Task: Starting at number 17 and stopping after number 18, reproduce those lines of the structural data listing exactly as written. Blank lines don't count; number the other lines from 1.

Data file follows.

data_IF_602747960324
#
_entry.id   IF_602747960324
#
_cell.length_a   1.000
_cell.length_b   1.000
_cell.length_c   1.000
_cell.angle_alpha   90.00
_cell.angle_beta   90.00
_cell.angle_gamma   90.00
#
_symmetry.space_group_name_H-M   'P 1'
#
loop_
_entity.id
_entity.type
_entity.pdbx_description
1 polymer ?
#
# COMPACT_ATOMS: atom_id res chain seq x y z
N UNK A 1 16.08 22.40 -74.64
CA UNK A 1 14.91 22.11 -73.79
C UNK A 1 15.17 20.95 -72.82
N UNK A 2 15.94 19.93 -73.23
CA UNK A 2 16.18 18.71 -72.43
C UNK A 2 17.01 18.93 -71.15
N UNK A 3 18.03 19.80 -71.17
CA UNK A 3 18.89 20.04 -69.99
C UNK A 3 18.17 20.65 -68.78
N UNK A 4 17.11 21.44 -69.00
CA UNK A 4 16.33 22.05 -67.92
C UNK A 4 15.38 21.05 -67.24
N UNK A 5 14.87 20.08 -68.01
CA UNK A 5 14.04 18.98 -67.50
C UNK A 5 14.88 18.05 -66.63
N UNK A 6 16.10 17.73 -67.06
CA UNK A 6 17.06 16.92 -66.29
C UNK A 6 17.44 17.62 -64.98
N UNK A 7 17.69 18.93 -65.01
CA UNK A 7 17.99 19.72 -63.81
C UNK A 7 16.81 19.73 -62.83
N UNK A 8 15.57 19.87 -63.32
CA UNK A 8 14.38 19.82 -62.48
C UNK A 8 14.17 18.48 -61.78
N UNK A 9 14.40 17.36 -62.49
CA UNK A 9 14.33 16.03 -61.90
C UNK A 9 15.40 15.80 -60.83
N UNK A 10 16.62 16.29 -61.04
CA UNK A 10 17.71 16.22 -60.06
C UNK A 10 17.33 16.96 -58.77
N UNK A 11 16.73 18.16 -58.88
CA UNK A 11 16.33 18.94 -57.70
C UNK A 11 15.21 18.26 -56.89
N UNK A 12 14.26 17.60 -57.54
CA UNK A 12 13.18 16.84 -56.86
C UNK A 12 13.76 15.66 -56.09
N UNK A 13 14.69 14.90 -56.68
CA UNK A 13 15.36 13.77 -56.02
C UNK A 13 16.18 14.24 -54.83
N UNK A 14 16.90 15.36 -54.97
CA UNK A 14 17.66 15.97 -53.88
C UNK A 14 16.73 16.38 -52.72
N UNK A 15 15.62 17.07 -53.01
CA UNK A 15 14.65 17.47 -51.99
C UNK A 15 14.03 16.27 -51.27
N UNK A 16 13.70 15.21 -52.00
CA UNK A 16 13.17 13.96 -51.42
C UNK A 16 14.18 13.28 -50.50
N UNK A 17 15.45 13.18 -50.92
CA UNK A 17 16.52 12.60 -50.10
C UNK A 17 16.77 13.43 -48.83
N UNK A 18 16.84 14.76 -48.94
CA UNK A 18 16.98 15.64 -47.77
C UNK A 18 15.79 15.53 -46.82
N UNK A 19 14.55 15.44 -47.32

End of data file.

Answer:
_entity.pdbx_description
1 polymer ?